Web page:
The most important thing to consider when attacking graph problems is how to traverse the graph. Depth First Search (DFS) is easily implemented with recursion but can have problems with non termination if the graph's size is similar to the internet and if recursion is made in languages like Java or C, the stack will overflow in a certain amount of iterations (stackframes). Other languages like Scala can avoid new stack frames if the code is written tail recursively which internally is unwrapped as a while loop. In older languages, you must know how to convert your recursive solution to an imperative loop solution when search depths become substantial.Adaptations to DFS can be for example

*iterative deepening*, popular in implementations of

*game trees*in for example Chess engines. This means that the search is performed to deeper and deeper depths in iterations making it possible to abort if for example a certain time constraint is broken. Useful when the branching factor of the searched tree is large.

*Alpha-beta pruning*is a clever way to reduce the search space by limiting the branching factors in DFS in game trees.

Typical uses of DFS are finding a solution out of a maze, planarity testing, finding connected components of a graph, deciding biconnectivity of a graph and topological sorting of a directed graph.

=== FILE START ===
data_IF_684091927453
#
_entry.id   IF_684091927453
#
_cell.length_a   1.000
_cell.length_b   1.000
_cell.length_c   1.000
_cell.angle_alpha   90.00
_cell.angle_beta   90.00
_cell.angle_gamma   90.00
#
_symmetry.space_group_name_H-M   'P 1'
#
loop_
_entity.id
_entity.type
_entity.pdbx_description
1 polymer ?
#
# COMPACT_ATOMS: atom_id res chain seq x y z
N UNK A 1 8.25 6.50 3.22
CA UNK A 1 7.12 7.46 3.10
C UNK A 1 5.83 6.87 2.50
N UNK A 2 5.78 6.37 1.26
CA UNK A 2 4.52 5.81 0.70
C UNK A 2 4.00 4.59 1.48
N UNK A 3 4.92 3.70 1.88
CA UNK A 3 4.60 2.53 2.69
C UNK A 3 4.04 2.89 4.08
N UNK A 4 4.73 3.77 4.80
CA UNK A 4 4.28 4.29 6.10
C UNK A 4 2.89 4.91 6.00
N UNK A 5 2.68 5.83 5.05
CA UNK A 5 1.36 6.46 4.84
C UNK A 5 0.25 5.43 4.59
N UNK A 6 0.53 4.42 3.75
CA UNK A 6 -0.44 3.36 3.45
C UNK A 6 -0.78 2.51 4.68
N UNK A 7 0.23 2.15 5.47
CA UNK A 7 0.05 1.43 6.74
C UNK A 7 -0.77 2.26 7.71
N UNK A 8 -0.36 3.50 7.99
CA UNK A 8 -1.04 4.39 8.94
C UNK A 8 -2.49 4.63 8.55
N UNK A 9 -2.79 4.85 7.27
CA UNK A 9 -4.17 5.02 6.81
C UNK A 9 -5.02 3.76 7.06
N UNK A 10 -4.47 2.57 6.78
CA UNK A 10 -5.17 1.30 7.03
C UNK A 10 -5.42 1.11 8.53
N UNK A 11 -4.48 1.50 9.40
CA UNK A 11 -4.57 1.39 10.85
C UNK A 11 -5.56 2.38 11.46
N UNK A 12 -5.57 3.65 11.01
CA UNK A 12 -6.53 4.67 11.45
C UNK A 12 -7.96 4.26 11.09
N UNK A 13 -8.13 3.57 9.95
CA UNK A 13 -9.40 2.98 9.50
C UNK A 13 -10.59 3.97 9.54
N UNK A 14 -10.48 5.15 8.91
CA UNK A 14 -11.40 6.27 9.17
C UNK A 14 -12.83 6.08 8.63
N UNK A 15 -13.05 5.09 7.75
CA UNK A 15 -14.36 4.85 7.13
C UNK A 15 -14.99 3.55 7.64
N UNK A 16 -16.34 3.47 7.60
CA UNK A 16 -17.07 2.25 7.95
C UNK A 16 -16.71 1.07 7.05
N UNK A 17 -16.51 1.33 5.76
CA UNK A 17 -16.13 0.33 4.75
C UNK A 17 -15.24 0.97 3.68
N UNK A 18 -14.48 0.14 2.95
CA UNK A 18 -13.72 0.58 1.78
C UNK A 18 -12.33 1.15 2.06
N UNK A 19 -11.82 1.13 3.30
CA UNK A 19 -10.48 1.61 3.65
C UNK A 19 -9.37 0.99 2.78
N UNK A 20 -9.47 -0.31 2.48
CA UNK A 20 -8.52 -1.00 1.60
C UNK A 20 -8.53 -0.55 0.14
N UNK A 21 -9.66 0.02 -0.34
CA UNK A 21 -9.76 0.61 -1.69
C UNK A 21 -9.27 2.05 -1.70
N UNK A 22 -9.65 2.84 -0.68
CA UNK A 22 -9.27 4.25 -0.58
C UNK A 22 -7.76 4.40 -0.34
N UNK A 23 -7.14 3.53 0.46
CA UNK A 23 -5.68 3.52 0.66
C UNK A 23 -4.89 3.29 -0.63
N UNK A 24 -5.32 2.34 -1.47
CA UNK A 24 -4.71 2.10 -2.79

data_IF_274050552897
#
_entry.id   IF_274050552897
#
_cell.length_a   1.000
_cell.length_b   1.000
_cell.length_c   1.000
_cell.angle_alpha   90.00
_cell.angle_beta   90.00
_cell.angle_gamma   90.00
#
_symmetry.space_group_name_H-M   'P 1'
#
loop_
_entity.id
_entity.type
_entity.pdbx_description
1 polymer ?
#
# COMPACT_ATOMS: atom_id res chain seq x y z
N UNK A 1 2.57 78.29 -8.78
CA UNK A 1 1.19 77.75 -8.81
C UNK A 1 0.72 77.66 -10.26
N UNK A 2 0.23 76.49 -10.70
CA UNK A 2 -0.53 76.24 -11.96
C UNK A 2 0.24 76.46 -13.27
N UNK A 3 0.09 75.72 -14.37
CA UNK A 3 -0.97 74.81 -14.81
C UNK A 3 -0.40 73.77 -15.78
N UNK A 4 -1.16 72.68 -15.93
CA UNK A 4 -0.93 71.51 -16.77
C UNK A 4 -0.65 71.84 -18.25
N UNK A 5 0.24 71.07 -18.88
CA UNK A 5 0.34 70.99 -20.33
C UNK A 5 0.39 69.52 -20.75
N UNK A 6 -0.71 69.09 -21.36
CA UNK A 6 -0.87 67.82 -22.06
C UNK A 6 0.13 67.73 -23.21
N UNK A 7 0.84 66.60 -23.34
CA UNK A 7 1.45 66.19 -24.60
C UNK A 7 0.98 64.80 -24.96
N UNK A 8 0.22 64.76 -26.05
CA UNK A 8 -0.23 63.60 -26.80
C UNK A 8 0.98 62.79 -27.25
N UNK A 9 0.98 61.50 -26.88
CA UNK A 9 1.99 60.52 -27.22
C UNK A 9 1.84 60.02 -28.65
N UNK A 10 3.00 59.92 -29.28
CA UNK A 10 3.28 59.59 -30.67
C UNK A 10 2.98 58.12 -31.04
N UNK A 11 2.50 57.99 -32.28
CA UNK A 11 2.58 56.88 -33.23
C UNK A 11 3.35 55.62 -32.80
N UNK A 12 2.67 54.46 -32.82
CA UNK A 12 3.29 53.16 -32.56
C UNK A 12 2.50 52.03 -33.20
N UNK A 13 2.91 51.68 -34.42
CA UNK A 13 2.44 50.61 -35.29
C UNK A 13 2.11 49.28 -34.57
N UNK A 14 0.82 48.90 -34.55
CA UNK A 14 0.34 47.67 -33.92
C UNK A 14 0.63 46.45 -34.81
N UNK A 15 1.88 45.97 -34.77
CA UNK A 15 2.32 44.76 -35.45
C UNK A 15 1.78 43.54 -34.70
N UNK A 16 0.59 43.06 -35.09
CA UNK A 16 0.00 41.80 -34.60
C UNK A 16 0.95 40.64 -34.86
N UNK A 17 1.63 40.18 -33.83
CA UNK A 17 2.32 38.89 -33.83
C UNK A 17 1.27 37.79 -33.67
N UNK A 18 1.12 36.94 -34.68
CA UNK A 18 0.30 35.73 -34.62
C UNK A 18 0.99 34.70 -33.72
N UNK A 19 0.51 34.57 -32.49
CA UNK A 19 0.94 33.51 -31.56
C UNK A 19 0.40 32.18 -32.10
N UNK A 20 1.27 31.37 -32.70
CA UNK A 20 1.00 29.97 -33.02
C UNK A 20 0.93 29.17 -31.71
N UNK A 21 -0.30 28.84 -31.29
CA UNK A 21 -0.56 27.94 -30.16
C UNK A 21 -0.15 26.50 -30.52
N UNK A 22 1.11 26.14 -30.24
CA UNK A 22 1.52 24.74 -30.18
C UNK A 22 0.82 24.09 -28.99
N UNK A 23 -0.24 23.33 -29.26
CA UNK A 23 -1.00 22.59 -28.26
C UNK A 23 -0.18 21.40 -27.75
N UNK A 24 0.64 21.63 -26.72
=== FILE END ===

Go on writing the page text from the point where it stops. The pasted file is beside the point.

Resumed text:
Breadth First Search (BFS) is based on a queue data structure and is easily implemented without recursion. Some typical uses of BFS is to find all nodes within a connected component, finding the shortest path between two nodes of an unweighted graph and to find the maximum flow in a flow network.

Some practise problems on general graph and tree traversals are 167 - The Sultan's Successors, 115 - Climbing Trees, 297 - Quadtrees.

Combining DFS or BFS with ideas like greedy selection and DP and you have some of the most famous algorithms below.

*Dijsktra's algorithm -*Find the shortest path from a specific node to all other nodes in a graph with non-negative edge costs. The original algorithm from 1959 runs in

*O(|V|²)*where |V| is the number of vertices in the graph. An improvement uses a Fibonacci heap as priority queue which runs in

*O(|E| + |V| log |V|)*where |E| is the number of edges. However, implementing a Fibonacci heap is work on its own so only use it if necessary.